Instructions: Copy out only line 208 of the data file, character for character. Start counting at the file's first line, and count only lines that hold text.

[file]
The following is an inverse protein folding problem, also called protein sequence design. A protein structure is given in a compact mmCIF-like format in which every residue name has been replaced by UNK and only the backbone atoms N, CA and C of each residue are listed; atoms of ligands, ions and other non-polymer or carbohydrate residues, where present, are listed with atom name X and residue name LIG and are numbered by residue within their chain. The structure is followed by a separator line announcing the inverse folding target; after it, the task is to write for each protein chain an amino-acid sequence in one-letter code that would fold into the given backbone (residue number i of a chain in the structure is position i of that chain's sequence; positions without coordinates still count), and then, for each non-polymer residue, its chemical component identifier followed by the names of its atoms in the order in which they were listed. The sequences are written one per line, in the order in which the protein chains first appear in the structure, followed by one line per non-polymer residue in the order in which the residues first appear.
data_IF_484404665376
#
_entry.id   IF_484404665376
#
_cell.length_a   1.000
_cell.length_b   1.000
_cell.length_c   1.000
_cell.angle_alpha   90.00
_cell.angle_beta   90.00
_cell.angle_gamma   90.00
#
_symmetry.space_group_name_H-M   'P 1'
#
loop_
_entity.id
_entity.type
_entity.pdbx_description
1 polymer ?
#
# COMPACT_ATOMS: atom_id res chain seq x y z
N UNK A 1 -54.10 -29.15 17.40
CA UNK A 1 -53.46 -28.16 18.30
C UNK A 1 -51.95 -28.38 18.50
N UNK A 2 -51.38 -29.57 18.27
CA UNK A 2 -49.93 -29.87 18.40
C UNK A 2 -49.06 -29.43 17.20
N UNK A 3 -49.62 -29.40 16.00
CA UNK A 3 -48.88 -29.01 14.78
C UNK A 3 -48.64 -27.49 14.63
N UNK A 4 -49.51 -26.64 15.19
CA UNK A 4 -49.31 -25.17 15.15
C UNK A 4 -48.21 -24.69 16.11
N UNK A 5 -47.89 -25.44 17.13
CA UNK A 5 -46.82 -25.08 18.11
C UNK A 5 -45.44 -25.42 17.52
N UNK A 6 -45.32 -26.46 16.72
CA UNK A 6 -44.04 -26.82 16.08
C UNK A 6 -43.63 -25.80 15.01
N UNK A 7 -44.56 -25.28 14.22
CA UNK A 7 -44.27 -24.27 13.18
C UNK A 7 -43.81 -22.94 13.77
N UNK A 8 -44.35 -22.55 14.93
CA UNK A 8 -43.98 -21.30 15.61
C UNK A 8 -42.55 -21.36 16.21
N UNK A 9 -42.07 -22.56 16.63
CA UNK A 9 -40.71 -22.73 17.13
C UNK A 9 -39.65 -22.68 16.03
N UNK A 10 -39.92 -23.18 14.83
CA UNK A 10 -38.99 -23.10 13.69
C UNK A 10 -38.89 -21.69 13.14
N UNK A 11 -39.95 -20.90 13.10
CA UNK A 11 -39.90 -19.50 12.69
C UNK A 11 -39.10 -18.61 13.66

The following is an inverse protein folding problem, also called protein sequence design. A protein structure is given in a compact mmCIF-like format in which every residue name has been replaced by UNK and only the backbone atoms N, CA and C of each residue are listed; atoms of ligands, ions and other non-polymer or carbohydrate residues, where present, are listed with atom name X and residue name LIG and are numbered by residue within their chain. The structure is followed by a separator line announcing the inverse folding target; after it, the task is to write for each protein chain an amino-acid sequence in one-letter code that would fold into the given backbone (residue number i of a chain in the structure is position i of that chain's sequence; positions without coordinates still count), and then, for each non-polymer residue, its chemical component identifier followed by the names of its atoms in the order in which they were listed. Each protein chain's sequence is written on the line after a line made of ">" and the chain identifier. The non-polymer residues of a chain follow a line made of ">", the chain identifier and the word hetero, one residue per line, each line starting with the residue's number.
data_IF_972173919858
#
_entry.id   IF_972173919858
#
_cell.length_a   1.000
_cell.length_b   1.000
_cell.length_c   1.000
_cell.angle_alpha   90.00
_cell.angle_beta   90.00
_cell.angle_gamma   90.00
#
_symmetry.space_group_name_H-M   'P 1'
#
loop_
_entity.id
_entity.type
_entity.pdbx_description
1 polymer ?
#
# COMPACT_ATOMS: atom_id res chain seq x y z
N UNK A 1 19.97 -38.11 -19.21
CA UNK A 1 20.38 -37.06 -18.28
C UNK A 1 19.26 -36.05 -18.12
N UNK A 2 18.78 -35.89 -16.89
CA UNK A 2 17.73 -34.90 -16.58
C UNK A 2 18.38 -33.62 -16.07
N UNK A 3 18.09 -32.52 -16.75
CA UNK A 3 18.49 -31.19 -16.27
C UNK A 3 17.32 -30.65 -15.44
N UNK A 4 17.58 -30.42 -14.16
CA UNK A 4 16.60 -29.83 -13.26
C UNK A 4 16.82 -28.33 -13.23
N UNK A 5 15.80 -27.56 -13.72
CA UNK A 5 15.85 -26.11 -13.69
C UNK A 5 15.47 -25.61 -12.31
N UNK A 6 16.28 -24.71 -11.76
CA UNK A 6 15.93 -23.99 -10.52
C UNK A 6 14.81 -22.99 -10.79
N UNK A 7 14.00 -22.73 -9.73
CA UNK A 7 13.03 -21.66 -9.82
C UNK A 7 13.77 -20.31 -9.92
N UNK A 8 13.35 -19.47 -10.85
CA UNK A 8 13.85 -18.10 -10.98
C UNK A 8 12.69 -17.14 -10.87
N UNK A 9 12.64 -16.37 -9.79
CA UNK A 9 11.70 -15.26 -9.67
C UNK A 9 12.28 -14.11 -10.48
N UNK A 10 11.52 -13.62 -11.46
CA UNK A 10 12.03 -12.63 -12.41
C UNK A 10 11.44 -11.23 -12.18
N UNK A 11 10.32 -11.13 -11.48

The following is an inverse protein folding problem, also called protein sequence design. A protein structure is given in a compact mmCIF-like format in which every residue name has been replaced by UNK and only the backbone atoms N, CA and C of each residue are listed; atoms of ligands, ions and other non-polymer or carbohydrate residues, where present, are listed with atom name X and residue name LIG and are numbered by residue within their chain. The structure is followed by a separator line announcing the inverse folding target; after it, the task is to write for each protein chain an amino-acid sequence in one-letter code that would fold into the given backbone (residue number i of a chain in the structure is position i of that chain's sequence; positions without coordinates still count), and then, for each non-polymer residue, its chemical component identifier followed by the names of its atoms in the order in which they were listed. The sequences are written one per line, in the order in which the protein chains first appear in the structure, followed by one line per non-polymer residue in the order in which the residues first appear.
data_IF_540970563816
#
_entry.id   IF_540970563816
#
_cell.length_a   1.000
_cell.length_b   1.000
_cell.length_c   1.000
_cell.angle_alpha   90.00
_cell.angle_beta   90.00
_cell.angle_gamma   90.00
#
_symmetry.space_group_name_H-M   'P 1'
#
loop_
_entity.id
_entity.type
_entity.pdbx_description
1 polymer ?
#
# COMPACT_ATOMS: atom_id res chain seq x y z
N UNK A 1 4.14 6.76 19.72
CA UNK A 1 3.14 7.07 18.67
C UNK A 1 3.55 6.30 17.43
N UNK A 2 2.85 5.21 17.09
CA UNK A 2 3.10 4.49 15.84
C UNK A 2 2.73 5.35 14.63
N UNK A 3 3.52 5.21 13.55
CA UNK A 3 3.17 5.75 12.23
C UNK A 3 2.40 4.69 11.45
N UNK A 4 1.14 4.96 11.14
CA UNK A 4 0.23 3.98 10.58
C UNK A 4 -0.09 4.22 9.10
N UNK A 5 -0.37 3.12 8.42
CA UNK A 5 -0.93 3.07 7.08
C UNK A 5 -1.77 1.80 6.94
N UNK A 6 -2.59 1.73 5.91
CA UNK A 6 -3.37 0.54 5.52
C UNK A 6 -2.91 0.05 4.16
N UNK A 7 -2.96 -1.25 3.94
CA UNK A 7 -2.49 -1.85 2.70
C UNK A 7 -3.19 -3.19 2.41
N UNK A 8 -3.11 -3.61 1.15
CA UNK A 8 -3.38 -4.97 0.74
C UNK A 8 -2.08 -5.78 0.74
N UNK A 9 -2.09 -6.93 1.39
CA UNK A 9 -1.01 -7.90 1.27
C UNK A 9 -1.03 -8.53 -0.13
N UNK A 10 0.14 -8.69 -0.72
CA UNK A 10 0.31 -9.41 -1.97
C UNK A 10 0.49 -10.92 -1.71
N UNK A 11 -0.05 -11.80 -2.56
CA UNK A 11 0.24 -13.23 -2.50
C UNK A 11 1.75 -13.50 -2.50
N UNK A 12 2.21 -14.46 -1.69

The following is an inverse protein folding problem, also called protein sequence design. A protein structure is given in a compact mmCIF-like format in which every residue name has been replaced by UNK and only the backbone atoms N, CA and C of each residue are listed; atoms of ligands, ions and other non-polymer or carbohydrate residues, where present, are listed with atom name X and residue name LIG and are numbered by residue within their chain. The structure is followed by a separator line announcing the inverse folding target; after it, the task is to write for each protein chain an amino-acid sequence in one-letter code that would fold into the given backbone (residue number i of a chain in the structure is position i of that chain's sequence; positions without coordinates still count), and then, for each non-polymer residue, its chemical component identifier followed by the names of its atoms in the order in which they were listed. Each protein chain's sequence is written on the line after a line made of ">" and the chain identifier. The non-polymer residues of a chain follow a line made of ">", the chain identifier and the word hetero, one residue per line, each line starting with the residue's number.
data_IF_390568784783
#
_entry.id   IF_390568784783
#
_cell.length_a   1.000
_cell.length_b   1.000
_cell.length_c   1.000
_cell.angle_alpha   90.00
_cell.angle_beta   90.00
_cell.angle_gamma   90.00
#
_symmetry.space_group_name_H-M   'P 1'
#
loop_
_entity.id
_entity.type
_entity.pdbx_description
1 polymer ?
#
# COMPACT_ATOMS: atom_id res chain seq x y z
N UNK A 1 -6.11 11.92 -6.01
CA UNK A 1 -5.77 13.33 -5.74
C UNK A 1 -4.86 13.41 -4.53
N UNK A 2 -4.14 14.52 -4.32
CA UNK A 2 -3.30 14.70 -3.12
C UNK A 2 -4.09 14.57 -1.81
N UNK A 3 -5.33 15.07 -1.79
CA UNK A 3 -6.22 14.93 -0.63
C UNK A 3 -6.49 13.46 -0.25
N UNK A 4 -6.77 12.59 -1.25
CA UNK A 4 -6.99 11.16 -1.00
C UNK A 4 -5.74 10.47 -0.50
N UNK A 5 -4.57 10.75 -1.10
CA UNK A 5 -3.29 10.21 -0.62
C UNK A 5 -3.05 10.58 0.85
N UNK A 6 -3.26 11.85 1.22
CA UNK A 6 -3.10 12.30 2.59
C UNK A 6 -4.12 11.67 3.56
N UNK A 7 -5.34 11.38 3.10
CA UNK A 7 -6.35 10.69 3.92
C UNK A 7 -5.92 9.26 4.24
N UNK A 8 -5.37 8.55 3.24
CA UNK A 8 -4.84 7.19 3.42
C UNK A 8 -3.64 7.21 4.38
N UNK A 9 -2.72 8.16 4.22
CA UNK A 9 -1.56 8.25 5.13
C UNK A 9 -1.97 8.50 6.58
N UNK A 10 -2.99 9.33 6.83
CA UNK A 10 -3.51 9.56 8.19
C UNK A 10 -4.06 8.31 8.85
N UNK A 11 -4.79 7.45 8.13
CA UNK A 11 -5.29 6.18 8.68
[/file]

CA UNK A 9 -1.56 8.25 5.13